Assemblyman Jose Solorio’s (D-Anaheim) choice for his Sixty-Ninth Assembly District’s Woman of the Year is one of Orange County’s most dedicated labor leaders –Marisol Rivera, an Orange County labor organizer.
“I would like to personally thank Marisol Rivera for her passion to discover the potential in her fellow workers,” says Solorio. “Marisol’s life story and how she rose above her own circumstances to help others serves as an inspiration to all of us. She is special.”
In official ceremonies marking Women’s History Month, Assemblyman Solorio escorted Ms. Rivera to the Assembly floor. There, she was recognized for making “California a better place” as Assemblyman Solorio, Assembly Speaker Perez, Assemblymember Mitchell and Assemblymember Conway presented her with a framed certificate.
Since 2001, Ms. Rivera has coordinated the work of the Service Employees International Union United Service Workers in West Orange County. Her dedication has earned her the title of Orange County Coordinator/Vice President.
“My only dream when I came to America was to study and be a better person. But I learned that the American dream doesn’t simply happen, you have to look for it,” Rivera explained. “My parents’ experience affected me. I started to get involved at work because I cared about the other workers. I cared about people’s rights.”
Ms. Marisol Rivera was born in El Salvador. At the age of 12, she fled her homeland to be with her parents in the United States. They were restaurant workers struggling to support their growing family here, and continue to send money home. Their wages were minimal, and after 10 years, their paychecks remained unchanged. To help out, Rivera left school to take baby sitting and cleaning jobs until an opportunity to become a janitor surfaced at a movie studio. Even as a teenager, she could understand the plight of workers with no sick leave, no vacation and no benefits.
Ms. Rivera’s leadership skills were recognized in 2000, when the janitors went on strike as part of the “Justice for Janitors” effort. Her co-workers elected her Strike Captain and set in motion more than a decade of dedicated community and civic participation and leadership. “I was a single mom with my own personal struggles,” Rivera remembered. “So, worker to worker conversations were more effective. I could visit worker’s homes and relate to their circumstances because they were my circumstances too. Together, we could build trust. In eight months, we organized 2,000 workers, one worker at a time.”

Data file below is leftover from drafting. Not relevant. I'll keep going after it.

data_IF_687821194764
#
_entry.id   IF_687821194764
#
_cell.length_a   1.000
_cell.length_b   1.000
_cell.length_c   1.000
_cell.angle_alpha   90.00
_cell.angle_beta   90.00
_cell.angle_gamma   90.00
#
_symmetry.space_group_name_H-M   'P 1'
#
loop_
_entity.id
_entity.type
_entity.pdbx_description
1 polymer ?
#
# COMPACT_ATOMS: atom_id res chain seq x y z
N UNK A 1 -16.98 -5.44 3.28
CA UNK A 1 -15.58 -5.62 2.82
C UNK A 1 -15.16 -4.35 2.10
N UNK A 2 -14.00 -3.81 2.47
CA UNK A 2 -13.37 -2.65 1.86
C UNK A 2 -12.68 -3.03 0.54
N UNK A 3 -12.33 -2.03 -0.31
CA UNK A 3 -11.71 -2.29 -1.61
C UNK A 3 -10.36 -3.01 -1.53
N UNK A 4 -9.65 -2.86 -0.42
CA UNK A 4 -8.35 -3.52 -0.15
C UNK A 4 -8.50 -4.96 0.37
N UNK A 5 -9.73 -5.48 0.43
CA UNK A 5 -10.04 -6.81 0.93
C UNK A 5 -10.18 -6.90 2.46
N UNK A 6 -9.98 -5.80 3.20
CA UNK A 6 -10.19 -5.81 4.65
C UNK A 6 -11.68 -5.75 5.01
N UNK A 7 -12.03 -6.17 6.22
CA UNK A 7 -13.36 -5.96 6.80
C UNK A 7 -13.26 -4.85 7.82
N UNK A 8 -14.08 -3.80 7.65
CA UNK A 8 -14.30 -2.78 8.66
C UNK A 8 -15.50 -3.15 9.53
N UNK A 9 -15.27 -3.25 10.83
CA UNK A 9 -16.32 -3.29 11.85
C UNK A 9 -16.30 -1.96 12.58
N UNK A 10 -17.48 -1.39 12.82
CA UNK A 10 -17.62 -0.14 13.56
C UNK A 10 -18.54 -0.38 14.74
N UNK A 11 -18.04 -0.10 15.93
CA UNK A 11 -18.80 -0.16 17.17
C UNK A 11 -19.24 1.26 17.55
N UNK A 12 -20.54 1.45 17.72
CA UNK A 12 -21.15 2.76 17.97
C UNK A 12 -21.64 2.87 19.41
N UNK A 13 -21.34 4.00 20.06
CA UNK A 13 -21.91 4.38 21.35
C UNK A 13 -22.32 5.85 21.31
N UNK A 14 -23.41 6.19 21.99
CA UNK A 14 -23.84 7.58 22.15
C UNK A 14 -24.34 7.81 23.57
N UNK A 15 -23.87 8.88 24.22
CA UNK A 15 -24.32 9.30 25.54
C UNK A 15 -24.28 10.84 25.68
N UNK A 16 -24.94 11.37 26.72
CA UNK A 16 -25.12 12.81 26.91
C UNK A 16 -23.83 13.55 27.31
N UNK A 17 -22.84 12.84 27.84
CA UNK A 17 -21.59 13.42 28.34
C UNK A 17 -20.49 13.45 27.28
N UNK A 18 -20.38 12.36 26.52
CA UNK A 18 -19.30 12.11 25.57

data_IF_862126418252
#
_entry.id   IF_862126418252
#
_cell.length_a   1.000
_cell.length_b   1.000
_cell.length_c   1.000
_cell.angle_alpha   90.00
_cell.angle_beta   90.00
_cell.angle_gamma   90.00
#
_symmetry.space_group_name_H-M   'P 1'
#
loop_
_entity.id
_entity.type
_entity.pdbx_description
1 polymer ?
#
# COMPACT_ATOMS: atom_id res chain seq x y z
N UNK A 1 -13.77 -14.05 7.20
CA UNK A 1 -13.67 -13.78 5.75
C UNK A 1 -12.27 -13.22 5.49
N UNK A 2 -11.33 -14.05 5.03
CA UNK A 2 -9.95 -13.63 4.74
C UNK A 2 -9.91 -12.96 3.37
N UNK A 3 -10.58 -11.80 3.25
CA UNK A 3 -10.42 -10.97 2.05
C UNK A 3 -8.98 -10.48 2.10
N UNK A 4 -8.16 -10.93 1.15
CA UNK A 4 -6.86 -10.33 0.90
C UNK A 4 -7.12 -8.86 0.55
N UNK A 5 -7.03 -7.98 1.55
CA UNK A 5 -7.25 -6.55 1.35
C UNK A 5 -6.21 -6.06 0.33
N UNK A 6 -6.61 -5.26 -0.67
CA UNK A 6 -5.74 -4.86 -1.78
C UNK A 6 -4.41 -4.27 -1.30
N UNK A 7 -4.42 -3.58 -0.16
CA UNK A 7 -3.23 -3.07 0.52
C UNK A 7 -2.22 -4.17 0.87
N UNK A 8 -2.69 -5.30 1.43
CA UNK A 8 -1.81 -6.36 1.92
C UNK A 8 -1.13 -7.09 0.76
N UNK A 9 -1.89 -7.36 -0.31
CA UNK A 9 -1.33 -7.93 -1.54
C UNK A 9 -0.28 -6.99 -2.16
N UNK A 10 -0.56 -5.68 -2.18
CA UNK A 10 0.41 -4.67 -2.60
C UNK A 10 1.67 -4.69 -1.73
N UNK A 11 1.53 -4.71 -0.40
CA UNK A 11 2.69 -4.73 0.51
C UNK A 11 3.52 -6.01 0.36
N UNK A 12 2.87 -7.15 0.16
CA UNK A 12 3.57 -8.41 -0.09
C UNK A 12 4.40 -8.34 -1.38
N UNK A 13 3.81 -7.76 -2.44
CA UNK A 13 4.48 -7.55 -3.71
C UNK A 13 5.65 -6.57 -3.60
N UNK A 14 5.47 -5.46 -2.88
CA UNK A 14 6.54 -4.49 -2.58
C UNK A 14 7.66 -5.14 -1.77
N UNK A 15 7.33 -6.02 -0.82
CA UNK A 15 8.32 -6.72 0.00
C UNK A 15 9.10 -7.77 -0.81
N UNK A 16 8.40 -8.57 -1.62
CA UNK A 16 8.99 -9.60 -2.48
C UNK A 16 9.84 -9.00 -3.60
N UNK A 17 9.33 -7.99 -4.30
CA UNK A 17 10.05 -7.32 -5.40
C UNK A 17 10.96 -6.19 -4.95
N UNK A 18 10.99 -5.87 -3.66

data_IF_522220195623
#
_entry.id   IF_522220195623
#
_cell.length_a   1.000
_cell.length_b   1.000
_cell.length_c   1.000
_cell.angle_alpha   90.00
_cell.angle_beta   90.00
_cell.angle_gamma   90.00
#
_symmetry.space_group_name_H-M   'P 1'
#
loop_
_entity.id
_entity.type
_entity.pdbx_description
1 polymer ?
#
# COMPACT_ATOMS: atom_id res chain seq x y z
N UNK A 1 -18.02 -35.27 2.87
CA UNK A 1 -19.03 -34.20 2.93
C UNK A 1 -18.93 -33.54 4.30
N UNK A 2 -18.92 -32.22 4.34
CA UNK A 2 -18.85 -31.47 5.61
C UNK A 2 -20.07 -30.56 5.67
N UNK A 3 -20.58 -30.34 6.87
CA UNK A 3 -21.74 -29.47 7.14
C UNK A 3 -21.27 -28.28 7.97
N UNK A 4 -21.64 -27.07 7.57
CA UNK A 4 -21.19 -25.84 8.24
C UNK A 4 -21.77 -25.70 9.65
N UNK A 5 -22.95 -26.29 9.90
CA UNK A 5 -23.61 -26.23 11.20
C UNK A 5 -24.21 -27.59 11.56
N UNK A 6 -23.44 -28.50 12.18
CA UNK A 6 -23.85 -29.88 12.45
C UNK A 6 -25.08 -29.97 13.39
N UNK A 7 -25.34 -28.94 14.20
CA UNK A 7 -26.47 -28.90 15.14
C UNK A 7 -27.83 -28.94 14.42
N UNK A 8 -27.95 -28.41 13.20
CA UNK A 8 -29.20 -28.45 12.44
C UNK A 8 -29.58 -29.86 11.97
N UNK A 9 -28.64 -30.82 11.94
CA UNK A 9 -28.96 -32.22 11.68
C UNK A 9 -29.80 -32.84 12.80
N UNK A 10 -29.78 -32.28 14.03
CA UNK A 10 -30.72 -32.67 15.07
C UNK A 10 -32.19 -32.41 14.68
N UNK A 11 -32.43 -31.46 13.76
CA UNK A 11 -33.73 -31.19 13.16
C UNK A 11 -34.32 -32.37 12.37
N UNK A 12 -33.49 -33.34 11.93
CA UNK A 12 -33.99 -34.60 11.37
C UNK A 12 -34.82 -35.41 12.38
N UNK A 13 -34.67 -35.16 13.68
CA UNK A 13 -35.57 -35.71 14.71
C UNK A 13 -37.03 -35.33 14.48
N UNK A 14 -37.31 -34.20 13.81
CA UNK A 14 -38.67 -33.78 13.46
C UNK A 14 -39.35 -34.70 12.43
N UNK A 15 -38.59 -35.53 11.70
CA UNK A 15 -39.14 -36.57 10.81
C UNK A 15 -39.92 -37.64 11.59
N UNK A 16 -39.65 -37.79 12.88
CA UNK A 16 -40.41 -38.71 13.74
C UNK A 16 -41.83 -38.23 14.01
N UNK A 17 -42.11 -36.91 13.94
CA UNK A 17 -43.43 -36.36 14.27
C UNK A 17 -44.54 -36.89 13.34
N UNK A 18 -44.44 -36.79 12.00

Rivera has been dedicated ever since to improving the lives of low-wage workers and their families in Orange County by fighting for livable wages, health care and educational opportunities.
“Rivera was a natural choice for the Woman of the Year honor,” said Solorio. “She has been instrumental in creating a Building Skills Partnership where janitors are able to learn English, computer skills and take U.S. Citizenship preparation classes. She is a proud mother who helps to empower other women to find their American dream just as she did. She is an inspiration.”
Humbled by her success, Rivera adds, “I was the lucky one. I was offered the chance to be an organizer. If I die tomorrow, I can die knowing I helped others.” State Assemblyman Jose Solorio is the Chair of the Assembly Insurance Committee and also serves on the Assembly Appropriations and Transportation committees. He represents the Sixty-Ninth Assembly District, which includes the cities of Anaheim, Garden Grove, and Santa Ana. For more information about Assemblyman Solorio, visit www.assembly.ca.gov/solorio.